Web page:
Some interesting observations and lessons learned from the paper in bold with my short form notes in italics:
- Fallacy: NN inference applications in datacenters value throughput as much as response time: Machine learning training values throughput but most inference applications are customer facing where response time is a primary concern.
- Fallacy: The K80 GPU architecture is a good match to NN inference: The K80 and the shorter word length K60 are good but expensive hosts for training. For inference they are only marginally better than general purpose CPUs so their high costs ends up dominating.
- Pitfall: Architects have neglected important NN tasks: 15% of the 2016 ISCA papers were on Neural Net accelerators further underlining my point above. This underlines my point that the solution to the GPGPUs are coming soon.
- Pitall: For NN hardware, Inferences Per Second (IPS) is an inaccurate summary performance metric: Our results show that IPS is a poor overall performance summary for NN hardware, as it’s simply the inverse of the complexity of the typical inference in the application (e.g., the number, size, and type of NN layers).
- Fallacy: The K80 GPU results would be much better if Boost mode were enabled: Setting aside the negative impact of K80 Boost mode on TCO (Section 3), we measured it on LSTM1. Boost mode increased the clock rate by a factor of up to 1.6—from 560 to 875 MHz—which increased performance by 1.4X, but it also raised power by 1.3X. The net gain in performance/Watt is 1.1X, and thus for LSTM1, boost mode would have a minor impact on our energy-speed analysis.
- Fallacy: CPU and GPU results would be comparable to the TPU if we used them more efficiently or compared to newer versions: We originally had 8-bit results for just one DNN on the CPU, due to the significant work to use AVX2 integer support efficiently. The benefit was ~3.5X. It was less confusing (and space) to present all CPU results in floating point, rather than having one exception, with its own roofline. If all DNNs had similar speedup, performance/Watt ratio would drop from 41-83X to 12-24X. The new 16-nm, 1.5GHz, 250W P40 datacenter GPU can perform 47 Tera 8-bit ops/sec, but was unavailable in early 2015, so isn’t contemporary with our three platforms. We also can’t know the fraction of P40 peak delivered within our rigid time bounds. If we compared newer chips, Section 7 shows that we could triple performance of the 28-nm, 0.7GHz, 40W TPU just by using the K80’s GDDR5 memory (at a cost of an additional 10W).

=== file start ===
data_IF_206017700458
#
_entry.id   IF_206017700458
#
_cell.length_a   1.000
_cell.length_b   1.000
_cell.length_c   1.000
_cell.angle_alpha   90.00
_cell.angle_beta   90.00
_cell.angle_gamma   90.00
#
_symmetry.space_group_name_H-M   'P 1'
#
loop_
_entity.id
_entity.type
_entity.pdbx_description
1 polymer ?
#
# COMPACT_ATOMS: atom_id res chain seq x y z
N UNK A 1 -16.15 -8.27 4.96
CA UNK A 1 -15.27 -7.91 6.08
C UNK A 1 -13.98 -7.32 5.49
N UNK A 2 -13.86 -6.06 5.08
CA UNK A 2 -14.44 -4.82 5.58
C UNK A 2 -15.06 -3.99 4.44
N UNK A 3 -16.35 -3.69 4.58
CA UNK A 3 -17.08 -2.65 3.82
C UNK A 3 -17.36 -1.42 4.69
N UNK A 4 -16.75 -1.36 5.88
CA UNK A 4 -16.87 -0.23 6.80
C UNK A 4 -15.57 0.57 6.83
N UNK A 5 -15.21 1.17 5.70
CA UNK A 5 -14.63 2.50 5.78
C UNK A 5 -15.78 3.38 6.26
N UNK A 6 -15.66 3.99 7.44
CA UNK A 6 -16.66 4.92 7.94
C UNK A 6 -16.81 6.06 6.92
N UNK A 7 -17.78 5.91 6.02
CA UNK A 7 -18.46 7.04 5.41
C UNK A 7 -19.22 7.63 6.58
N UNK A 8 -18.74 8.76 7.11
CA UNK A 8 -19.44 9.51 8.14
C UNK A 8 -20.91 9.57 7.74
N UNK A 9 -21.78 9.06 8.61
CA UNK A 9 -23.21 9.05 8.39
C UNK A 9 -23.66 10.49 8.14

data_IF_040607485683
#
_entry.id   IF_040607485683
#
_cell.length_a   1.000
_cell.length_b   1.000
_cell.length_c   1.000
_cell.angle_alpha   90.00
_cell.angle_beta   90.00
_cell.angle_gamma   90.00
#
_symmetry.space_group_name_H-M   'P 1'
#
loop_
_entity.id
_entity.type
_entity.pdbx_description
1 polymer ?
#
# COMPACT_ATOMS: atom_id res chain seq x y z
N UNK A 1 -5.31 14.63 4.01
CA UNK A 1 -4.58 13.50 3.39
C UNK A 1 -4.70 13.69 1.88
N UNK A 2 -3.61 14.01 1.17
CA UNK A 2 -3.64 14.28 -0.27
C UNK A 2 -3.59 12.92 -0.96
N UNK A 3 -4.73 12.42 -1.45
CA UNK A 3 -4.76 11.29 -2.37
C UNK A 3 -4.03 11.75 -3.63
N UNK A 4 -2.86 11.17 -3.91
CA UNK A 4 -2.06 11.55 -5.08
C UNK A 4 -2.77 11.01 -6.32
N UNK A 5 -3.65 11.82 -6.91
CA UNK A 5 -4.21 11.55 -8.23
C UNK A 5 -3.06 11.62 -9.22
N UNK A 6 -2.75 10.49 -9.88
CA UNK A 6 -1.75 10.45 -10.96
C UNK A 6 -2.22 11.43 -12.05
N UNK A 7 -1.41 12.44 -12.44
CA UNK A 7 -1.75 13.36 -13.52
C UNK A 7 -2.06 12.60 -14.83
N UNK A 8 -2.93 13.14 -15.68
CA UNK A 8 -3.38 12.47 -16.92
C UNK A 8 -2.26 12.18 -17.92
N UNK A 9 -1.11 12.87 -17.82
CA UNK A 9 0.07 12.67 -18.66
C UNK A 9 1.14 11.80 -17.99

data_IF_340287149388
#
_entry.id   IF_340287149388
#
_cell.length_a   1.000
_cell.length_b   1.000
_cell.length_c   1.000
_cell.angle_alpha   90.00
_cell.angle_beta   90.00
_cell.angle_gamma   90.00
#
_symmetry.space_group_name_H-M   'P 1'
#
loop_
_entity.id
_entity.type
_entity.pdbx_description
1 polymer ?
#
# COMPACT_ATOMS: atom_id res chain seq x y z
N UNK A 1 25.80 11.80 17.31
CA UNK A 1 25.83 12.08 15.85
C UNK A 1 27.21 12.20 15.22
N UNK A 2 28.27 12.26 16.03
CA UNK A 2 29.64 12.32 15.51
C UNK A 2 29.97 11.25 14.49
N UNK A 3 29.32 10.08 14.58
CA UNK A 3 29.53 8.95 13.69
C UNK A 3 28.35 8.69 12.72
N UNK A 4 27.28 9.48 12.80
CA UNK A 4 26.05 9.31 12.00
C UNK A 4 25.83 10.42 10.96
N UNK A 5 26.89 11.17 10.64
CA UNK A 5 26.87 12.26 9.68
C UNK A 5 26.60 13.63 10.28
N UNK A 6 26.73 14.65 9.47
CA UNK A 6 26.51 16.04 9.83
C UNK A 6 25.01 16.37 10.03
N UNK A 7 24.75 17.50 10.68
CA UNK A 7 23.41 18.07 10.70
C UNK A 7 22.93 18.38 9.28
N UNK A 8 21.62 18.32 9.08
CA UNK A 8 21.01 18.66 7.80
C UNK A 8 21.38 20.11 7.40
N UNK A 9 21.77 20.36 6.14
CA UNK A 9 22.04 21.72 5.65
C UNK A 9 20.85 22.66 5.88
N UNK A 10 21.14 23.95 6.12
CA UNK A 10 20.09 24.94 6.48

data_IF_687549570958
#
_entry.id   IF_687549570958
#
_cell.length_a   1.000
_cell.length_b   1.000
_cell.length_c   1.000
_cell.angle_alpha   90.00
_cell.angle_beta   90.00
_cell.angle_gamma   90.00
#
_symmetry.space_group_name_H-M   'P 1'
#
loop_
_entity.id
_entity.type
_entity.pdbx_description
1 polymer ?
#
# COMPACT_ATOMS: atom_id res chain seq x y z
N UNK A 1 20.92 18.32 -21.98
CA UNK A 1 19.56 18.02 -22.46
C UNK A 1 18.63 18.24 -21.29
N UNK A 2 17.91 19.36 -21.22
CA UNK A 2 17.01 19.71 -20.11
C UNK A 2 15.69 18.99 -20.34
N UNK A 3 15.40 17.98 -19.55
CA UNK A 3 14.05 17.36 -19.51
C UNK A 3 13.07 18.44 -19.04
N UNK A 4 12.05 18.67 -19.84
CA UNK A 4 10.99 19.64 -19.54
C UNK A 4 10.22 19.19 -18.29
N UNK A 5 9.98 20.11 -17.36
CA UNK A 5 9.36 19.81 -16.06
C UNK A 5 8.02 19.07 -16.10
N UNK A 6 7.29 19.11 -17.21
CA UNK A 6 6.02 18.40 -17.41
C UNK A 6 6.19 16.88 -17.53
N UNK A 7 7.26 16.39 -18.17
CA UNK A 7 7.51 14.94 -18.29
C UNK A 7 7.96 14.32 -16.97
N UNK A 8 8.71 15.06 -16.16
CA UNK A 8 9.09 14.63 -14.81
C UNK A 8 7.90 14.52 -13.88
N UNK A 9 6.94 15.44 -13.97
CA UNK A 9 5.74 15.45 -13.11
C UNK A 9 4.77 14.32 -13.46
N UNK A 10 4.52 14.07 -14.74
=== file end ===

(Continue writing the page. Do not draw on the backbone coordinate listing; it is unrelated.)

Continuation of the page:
- Pitfall: Performance counters added as an afterthought for NN hardware: 106 performance counters were not enough.
- Fallacy: After two years of software tuning, the only path left to increase TPU performance is hardware upgrades: More yet remains to be done in the compiler to further support the part but I’ll still bet a new TPU is coming soon if not already in production.
This is really fine work by Norman Jouppi, Cliff Young, Nishant Patil, the always excellent David Patterson, and others. If you can find the time, go ISCA2017 in Toronto and, for sure, read the paper: In-Datacenter Performance Analysis of a Tensor Processing Unit.